“no state legislation fully meets Commonwealth standards for biodiversity offsets”
The report Assessment of the adequacy of threatened species & planning laws has been released by the Places You Love Alliance, a coalition of 42 Australian NGOs. Read more at Blue and Green tomorrow or see a similar article on the topic in the Guardian.
A Report on Biodiversity Offsetting
Nice to see another PhD in the biodiversity offsets field – with more analyses such as this we will be able to have a better informed discussion! Many thanks Carlos!
As the PhD is still “fresh” and under “investigation” it is not yet publicly available. But instead, you may want to have a look the executive summary (Ferreira_2014_Biodiversity Offset Markets). Continue reading
No to Biodiversity Offsetting?
As biodiversity offsets become more visible in the public they are subject to a growing controversy. Critics of biodiversity offsets have a growing lobby, especially in the UK, where the government seems to rush, wanting to push through the concept of biodiversity offsets, no matter at what expense and quality. Continue reading
Biodiversity Offsets under regulatory systems
A decade ago offsets only existed under several regulatory systems e.g. Environmental Impact Assessment, US Wetland Mitigation, German Impact Mitigation Regulation and other (see table below for some selected more).
The business case and voluntary biodiversity offsets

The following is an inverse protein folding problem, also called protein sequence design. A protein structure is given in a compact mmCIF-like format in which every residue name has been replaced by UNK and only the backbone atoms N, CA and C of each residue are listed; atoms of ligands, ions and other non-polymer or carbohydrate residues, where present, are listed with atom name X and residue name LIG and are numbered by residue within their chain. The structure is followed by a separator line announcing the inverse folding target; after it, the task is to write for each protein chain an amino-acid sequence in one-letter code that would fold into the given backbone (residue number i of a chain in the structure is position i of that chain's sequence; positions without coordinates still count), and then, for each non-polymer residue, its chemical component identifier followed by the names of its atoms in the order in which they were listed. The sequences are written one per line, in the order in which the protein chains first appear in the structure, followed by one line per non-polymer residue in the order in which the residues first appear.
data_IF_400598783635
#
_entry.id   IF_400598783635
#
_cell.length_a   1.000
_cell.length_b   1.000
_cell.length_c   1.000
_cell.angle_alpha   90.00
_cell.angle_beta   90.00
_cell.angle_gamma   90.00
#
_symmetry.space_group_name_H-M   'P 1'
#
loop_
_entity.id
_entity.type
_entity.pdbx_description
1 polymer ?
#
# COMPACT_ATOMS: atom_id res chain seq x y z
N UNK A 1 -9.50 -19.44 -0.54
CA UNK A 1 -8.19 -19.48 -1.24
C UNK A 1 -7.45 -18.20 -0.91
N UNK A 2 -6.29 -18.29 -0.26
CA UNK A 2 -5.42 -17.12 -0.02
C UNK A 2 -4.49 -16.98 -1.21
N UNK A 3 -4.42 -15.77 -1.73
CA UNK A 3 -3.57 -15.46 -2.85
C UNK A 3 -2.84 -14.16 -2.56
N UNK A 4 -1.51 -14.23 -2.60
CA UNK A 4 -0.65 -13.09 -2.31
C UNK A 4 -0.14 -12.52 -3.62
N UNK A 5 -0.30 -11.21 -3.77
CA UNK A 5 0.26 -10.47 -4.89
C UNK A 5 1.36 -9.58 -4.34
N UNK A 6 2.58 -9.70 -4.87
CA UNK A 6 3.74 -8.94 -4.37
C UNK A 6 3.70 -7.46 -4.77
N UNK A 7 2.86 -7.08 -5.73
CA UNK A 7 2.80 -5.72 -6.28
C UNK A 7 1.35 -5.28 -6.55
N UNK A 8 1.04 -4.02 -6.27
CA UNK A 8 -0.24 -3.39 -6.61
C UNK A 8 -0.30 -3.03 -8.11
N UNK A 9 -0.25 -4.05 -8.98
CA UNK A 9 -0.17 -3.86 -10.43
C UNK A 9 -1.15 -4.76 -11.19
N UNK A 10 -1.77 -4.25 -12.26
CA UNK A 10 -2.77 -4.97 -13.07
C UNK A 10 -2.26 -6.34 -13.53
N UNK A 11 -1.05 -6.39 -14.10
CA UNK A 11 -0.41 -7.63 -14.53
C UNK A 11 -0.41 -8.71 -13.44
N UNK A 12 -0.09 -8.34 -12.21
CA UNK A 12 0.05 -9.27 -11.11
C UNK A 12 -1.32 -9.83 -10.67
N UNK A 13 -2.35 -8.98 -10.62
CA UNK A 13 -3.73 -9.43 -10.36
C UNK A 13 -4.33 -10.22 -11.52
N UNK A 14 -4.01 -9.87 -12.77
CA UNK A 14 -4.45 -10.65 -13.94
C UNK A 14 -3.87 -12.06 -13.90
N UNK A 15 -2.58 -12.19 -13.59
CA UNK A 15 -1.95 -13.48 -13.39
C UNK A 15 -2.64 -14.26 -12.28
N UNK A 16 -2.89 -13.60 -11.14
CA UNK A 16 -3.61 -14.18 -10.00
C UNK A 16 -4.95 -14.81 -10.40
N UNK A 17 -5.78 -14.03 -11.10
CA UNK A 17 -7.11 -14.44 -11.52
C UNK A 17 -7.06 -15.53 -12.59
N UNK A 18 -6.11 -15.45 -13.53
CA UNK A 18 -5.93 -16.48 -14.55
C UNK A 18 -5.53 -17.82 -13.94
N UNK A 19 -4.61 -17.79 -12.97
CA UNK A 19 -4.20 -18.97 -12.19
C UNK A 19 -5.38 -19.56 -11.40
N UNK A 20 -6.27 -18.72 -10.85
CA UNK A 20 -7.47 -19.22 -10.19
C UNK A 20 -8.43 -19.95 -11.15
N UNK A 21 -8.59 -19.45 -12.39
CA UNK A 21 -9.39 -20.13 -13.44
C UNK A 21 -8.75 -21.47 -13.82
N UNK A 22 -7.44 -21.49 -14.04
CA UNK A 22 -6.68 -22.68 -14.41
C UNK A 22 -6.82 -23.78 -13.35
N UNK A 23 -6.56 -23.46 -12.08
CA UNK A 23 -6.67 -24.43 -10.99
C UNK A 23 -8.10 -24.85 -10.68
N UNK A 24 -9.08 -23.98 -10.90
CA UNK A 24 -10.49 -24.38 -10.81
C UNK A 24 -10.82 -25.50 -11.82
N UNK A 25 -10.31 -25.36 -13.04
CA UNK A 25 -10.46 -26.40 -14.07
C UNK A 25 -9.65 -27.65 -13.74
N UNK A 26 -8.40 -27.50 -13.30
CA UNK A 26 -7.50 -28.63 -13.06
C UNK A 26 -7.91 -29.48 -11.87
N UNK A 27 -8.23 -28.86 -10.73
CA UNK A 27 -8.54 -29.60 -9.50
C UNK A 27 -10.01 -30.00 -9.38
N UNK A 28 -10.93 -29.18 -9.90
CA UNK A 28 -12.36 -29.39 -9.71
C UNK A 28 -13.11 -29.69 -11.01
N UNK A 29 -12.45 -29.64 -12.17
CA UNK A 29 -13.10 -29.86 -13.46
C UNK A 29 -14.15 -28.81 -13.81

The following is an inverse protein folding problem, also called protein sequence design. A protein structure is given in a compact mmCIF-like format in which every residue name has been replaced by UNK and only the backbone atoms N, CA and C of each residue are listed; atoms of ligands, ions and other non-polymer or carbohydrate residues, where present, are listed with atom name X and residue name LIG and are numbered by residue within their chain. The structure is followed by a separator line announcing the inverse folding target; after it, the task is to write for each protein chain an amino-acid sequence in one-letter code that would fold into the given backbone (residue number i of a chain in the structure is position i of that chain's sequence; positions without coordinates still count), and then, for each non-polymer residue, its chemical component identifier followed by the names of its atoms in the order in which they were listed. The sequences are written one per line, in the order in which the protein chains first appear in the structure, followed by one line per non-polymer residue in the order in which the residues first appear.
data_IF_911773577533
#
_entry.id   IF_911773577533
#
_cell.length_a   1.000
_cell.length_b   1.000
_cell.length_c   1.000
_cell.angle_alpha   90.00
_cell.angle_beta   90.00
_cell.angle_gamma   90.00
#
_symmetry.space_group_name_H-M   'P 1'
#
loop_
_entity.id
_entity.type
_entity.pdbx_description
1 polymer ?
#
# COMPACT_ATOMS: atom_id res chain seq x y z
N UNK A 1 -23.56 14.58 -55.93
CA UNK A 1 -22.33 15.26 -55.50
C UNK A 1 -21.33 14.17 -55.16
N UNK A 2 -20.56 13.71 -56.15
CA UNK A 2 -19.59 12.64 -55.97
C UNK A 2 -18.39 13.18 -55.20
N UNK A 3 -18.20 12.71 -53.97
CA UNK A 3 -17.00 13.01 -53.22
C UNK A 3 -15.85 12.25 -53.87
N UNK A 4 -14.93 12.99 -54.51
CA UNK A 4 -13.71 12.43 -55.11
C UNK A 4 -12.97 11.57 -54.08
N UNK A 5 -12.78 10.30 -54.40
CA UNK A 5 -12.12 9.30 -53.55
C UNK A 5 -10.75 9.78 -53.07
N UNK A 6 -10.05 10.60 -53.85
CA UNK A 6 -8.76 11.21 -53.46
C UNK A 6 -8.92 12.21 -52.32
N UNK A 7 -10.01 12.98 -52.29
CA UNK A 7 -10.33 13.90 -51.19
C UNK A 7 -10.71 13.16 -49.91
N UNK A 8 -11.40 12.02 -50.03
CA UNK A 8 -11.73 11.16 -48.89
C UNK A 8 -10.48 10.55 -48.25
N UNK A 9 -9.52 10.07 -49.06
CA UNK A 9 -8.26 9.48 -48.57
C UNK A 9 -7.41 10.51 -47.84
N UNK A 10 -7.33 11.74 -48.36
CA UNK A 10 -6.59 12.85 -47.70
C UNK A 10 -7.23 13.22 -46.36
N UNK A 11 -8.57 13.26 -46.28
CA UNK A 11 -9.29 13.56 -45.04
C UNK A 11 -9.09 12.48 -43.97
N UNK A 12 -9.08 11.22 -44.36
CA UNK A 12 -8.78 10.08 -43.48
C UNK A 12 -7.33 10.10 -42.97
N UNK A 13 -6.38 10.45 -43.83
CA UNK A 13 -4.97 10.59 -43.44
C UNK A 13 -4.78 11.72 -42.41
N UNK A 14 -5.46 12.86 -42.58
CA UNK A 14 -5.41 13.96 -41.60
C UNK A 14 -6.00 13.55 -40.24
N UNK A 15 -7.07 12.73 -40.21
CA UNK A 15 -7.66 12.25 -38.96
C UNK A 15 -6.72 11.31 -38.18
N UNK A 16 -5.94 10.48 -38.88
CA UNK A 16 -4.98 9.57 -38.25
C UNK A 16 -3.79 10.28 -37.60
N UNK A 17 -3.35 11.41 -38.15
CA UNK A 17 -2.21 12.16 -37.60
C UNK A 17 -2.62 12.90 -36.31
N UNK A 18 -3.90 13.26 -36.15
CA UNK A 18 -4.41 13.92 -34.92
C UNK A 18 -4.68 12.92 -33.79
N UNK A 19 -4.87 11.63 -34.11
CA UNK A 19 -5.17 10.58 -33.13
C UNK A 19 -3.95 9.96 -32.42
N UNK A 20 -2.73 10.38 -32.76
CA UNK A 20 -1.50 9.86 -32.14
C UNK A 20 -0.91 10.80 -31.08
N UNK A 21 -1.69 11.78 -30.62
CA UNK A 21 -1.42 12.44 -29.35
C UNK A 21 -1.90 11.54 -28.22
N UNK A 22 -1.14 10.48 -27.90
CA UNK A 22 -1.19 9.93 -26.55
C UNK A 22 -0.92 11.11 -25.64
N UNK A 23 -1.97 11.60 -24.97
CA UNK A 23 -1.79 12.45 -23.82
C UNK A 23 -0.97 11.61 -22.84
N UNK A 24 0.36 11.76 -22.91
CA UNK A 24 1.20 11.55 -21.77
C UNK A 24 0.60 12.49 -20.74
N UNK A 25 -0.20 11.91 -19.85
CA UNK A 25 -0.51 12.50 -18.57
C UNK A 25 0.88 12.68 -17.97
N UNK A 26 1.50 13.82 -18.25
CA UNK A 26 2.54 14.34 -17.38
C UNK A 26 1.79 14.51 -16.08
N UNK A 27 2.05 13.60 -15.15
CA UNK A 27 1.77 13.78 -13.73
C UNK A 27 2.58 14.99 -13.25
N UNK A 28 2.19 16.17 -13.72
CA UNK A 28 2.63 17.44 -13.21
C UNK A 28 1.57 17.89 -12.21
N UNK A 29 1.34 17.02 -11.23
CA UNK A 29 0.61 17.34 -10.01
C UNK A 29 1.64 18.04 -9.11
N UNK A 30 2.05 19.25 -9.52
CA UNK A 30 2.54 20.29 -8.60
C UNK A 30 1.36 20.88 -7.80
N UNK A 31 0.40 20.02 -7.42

These have served as a source for the development of new toolkits and standards for the “the business case” for biodiversity offsets (e.g. BBOP, IFC, ICMM etc.). This implied the promotion of “voluntary offsets” as opposed to the existing “mandatory offsets”.
Up to now, these two have been used mostly literally and not further underpinned. If you look at mandatory and voluntary biodiversity offsets as antipodes it is obvious that this “black-or-white” distinction doesn’t work (see my previous post Early draft on a Typology of Biodiversity Offsets). Biodiversity offsets are far more complex than that. Continue reading
“Biodiversity” is a buzzword (and “Biodiversity Offset” is becoming one)
One reason for the popularity of biodiversity offsets is inherent to the term itself: “biodiversity” is probably one of the most prominent buzzwords of the 21st century (after “sustainability” at the end of the 20th century).
Simply typing “biodiversity” into the Google search engine delivers more than forty million results, and every day several hundreds or thousands of new information sources are being produced and added (as of August 2014).
While the Google search hits for “Biodiversity Offset” (including both “Biodiversity Offsets” and “Biodiversity Offsetting”) can in no way be compared to the ones for “Biodiversity”, they still deliver a remarkable number — seen that it is a very specific and complex concept.
A global problem: the loss of biodiversity on the political agenda
The natural world is going down. Many species and their habitats, and ecosystem as a whole, are threatened by human activities. A broad consensus exists among scientists, politicians, businesses and in civil society as a whole that biodiversity loss is one of the biggest challenges that we are facing.
This is a problem not only because of the intrinsic value of nature but also because humans rely on a healthy environment as the basis for their existence (see Millenium Ecosystem assessment, Global Environmental Outlook).
As a result, politics have declared that actions need to be taken to halt this global loss urgently and immediately. Continue reading
I usually stroll through the net searching for news on biodiversity offsets. Actually I have the feeling that I don’t need to search for the news anymore, but the news “find me”. I come across an interesting article, a new comment or even a new guidance that is discussed or released everytime I am opening my browser.